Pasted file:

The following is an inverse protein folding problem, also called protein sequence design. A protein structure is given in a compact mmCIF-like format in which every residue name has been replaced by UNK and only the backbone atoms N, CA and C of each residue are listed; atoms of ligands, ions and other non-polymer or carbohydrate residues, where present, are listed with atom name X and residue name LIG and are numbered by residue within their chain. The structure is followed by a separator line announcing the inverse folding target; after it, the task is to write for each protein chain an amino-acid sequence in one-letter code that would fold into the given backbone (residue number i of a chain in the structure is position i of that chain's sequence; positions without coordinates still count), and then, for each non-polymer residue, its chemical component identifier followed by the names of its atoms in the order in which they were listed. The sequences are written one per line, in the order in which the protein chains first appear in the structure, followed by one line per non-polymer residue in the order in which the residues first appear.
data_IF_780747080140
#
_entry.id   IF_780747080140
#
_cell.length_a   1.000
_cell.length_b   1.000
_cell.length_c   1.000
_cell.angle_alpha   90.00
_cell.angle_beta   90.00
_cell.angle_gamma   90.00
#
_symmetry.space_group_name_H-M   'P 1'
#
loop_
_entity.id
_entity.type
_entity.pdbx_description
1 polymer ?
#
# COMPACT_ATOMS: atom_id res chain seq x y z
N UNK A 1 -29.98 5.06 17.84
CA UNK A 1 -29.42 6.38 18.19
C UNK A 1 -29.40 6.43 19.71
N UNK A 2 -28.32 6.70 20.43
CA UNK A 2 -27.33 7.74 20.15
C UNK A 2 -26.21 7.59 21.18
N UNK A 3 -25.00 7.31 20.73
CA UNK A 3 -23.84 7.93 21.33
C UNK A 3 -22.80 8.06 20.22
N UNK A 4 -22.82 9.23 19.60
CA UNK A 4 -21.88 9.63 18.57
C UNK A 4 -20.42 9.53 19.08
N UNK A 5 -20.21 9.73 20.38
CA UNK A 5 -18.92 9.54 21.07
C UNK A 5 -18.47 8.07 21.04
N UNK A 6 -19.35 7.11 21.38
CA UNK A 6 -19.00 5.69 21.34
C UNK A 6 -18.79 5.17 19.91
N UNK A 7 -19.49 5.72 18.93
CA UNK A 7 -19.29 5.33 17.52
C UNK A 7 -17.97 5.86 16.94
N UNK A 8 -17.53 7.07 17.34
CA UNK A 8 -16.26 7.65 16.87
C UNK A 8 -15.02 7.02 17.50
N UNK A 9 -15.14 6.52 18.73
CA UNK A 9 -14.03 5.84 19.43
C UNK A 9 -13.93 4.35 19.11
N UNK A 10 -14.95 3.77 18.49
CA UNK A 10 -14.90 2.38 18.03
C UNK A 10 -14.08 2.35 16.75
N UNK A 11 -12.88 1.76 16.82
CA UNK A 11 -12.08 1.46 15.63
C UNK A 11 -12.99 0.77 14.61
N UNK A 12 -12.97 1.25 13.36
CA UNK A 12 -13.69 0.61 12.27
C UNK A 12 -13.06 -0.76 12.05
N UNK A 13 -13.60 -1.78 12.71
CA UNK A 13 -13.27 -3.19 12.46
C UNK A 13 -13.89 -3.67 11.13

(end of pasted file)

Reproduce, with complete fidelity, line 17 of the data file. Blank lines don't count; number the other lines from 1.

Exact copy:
_entity.type